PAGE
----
CALGARY, Alberta (Reuters) - More than 120 birds in Canada’s oil heartland of Alberta were killed after getting caught in a pond of oil sands byproducts operated by the country’s largest producer, Suncor Energy Inc, the local regulator said on Tuesday.
The Alberta Energy Regulator said the animals, waterfowl and songbirds, were found at the Fort Hills oil sands mine jointly owned by Suncor, France’s Total SA and Canadian mining company Teck Resources Ltd.
Canada’s oil sands produce large volumes of byproducts, usually captured in toxic tailings ponds, and associated animal deaths have fueled international concern about the environmental impact of developing the sector.
The provincial regulator said some birds were found dead at one of the northern Alberta site’s tailing ponds, while others were found injured and had to be euthanized. The regulator said it was investigating.
It was unclear over what period the birds died. Suncor, the project’s majority owner, said they were discovered on Sunday.
Spokeswoman Nicole Fisher said Suncor is concerned about the incident and is doing its own investigation.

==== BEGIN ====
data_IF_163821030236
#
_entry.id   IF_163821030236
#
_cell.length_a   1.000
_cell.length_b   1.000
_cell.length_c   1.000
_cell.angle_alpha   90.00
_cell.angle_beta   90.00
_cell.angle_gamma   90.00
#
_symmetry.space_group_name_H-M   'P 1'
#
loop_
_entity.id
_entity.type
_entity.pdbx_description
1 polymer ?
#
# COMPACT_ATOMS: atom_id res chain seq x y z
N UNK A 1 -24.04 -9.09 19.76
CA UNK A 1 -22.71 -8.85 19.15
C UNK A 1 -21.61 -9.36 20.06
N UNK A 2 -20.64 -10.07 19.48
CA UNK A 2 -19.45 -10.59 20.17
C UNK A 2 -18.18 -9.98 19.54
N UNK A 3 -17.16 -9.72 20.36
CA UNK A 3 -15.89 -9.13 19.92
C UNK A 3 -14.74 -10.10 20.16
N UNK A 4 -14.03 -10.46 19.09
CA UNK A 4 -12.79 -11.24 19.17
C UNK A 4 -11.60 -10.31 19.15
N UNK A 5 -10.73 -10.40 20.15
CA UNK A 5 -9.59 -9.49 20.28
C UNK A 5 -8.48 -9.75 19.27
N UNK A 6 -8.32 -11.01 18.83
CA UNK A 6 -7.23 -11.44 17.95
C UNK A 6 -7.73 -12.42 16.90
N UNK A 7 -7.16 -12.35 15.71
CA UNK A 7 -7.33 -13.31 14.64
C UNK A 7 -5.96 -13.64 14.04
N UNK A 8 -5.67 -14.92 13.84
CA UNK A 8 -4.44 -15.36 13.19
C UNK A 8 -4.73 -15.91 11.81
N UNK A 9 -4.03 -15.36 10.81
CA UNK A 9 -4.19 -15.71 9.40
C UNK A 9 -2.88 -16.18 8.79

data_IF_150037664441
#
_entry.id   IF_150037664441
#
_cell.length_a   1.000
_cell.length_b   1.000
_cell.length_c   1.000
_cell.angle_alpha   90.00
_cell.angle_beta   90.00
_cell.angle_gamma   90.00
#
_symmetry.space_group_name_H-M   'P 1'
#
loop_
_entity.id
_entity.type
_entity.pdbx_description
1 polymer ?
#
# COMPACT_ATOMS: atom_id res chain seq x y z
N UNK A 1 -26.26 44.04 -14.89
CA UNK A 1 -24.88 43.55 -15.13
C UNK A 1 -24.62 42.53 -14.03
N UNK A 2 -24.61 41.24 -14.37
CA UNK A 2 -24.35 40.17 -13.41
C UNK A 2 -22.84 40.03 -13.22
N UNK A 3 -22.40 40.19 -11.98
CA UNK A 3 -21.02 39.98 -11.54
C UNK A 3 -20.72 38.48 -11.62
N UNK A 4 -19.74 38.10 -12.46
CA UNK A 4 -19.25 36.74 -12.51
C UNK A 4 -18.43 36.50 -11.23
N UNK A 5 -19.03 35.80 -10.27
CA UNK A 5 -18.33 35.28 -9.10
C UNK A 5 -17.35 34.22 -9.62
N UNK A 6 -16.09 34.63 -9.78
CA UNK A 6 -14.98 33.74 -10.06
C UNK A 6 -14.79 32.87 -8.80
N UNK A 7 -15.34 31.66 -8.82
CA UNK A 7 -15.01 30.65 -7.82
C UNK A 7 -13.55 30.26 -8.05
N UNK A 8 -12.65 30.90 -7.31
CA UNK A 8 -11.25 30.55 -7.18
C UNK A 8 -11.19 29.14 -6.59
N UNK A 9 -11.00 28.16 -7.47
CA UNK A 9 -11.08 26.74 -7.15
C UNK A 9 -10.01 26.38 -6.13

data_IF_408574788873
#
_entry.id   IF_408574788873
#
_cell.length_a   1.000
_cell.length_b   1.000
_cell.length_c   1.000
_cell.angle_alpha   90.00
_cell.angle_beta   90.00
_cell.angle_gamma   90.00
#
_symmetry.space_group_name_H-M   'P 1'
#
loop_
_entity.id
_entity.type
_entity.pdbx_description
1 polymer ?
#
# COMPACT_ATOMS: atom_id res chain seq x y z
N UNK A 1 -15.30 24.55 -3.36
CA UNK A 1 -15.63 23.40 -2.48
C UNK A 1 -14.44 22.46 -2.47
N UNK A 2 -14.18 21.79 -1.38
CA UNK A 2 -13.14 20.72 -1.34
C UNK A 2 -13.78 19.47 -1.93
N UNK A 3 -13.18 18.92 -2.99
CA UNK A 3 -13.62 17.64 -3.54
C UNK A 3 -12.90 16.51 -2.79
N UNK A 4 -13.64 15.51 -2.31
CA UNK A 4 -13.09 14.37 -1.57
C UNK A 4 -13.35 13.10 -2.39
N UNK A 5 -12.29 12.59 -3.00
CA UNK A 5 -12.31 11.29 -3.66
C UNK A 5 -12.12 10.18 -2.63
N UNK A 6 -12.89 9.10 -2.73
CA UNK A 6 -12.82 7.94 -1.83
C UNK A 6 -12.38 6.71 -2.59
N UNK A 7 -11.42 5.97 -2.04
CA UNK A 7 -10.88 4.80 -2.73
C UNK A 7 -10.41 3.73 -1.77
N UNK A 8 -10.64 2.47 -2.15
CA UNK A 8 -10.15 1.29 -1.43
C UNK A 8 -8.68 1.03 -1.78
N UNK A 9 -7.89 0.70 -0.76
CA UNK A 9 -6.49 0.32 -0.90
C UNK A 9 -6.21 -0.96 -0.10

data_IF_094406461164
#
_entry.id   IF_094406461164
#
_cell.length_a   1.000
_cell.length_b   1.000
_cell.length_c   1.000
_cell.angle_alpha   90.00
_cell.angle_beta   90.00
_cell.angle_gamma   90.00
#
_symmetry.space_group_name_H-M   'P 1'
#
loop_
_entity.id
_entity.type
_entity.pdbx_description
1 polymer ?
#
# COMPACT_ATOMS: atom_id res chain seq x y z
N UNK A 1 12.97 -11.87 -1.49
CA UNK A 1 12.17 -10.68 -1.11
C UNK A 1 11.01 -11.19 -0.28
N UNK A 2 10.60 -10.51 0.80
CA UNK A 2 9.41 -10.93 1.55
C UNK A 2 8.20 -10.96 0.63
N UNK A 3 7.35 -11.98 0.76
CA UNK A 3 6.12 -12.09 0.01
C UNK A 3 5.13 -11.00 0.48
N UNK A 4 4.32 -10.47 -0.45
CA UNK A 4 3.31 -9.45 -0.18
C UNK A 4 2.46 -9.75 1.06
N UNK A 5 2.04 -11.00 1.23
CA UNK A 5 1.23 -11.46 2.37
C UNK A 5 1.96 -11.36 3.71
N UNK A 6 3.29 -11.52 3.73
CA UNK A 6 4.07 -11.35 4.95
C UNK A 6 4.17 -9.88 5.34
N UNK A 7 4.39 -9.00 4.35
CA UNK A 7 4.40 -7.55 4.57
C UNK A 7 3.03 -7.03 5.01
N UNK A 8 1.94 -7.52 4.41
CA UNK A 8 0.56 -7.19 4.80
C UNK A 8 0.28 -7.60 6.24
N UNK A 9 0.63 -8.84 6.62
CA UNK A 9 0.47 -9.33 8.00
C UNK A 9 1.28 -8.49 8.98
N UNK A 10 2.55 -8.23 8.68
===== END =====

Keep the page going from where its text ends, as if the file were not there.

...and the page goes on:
“We do have a full complement of bird-deterrent systems,” she said. “We are engaging with wildlife experts in addition to the regulator to determine if there are additional measures that we can put in place.”
Last month, Syncrude Canada, also majority-owned by Suncor, was charged for the deaths of 31 great blue herons found at a sump at the company’s Mildred Lake oil sands in 2015.
In 2014, the Alberta regulator cleared several oil sands operators of responsibility for the deaths of 196 waterfowl that landed on their tailings ponds, saying poor weather forced the birds down.
Reporting by Ethan Lou; Editing by Sandra Maler and Leslie Adler